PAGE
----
Artificial intelligence (AI) has been mainstream for some time, but many consumers have only recently begun to notice its prevalence. From personalized Google searches to Amazon product recommendations, content generators, and Alexa telling us to remember sunscreen, AI is everywhere. Despite AI’s role in our everyday lives, many people are apprehensive about the technology behind it. I firmly believe that AI isn’t here to replace humans but to enhance our capabilities and free up our cognitive load so that we can create and innovate more effectively—in our personal lives, professional environment, and even in the ways we develop leaders.
At Blueline, I’ve become known as the ‘Tech Guy.’ In my previous role, our organization used machine learning and advanced algorithms to analyze massive datasets, and then take action on those findings. Helping others understand how to effectively utilize these types of tools was a prime concern for my team. Although today’s consumer-facing AI is a different application of these systems, I believe there is incredible potential for the creative application of AI tech. We’re using it to gain an edge in developing simulations that drive business transformation—while remaining cognizant of the potential risks and ethical considerations.
The benefits of using AI to create immersive simulations
AI tools offer numerous advantages when thoughtfully applied in our simulation development process. These include:
Increases in speed and scalability
Using AI to generate creative assets, ranging from complex characters to abstract backgrounds, has significantly reduced the time and effort required to design certain graphic components of our sims. With AI, we’re able to quickly create custom visual content that meets the specific requirements of each client in a rapid, iterative fashion.
Our custom-built and tailored learning experiences have always been constructed with flexibility in mind so that we can pivot and adjust to new requirements as a project rolls out. The speed of AI content generation and clean up has allowed us to become even more agile in our design and delivery processes. It’s well-known that the client’s needs and business conditions often change while we’re in development. AI tools enable us to generate, refine, upscale, and smooth media files provided by clients, allowing us to leverage more source material than ever before. With these new tools at our disposal, we can outpace change and be agile in response to unexpected events.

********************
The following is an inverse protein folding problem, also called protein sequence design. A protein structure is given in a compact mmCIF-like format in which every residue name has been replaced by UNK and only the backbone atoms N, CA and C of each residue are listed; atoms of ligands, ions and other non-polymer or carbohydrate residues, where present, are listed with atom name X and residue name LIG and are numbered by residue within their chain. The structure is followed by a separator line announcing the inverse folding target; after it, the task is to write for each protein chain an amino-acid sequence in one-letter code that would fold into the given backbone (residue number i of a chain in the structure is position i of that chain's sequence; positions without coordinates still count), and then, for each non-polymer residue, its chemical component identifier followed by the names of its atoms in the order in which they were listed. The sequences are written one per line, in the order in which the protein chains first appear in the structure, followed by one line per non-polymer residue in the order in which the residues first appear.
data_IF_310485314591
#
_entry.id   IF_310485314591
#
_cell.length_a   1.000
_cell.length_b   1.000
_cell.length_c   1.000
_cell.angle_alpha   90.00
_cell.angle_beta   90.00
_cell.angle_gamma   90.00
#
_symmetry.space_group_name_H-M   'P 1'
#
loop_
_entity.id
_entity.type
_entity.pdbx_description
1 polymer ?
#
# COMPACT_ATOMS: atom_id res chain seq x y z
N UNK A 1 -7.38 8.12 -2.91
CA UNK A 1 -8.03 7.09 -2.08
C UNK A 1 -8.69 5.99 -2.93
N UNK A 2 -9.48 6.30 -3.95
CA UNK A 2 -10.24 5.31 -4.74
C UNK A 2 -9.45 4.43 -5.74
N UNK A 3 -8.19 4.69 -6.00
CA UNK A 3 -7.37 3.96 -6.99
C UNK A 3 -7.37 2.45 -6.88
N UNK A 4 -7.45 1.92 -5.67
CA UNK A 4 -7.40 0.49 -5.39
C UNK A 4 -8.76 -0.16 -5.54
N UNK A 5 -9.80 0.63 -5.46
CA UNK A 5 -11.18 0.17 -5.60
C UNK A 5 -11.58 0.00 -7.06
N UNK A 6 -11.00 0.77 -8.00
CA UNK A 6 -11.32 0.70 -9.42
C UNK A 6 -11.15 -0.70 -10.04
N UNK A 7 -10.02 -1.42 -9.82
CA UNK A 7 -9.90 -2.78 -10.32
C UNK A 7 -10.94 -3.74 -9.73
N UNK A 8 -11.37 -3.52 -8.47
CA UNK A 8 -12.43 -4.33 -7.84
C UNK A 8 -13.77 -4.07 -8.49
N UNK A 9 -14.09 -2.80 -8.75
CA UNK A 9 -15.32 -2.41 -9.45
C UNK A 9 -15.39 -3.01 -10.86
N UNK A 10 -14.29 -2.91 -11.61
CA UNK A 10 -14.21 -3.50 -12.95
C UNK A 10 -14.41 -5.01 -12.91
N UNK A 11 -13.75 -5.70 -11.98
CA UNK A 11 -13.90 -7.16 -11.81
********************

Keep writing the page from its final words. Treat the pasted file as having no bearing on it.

Despite the handwringing you’ve seen online since the public release of ChatGPT, AI is not a threat to true creativity. In actuality, it’s an incubator for creative work. The random nature of AI can lead to refreshing and invigorating outcomes that inspire new ideas. I often ask myself: “I can’t use that now, but it’s interesting. How can I use that elsewhere?”
Promotion of critical thinking
Sustainable organizational development has always required key stakeholders to engage in critical thinking to define and articulate their desired outcomes. AI tools hold our feet to the fire on this matter because the engine requires the user to provide a prompt. To create a useful prompt for a generative system, you must be thorough in thinking through what you want to create. In a team setting, I may send a few rough ideas and expect my human colleagues to fill in the gaps during the creation process. When working with generative AI, you must be very specific in requesting what you want. The act of contemplating and formulating productive prompts forces us to think more deeply and completely about what it is we want.
A few ways Blueline is using AI in learning and development
At Blueline, we’re using AI to enhance our course development and immersive simulation design process. One example is our use of an AI image generator to create human-centric art for unique scenario simulation experiences. With well-designed prompting, the tool is able to create visuals with characters that place learning in the right context and provide learners with a more immersive and engaging experience. We’ve also integrated machine learning tools that have streamlined our video editing process, resulting in faster delivery of high-quality content. Most recently, we’ve begun experimenting with AI voice technology to enhance diversity and representation when developing characters for our immersive simulations.
As these examples show, AI is a tool that can handle some heavy lifting with the right human guidance. Our team’s experience and expertise will always be the critical component required to design and deliver complex, immersive simulations that transform businesses at speed and scale. To that end, we’ve created our own set of rules for AI use.
Six important considerations when using AI for L&D simulation design
Before we deploy AI tools in any component of learning simulation design, we address the following items: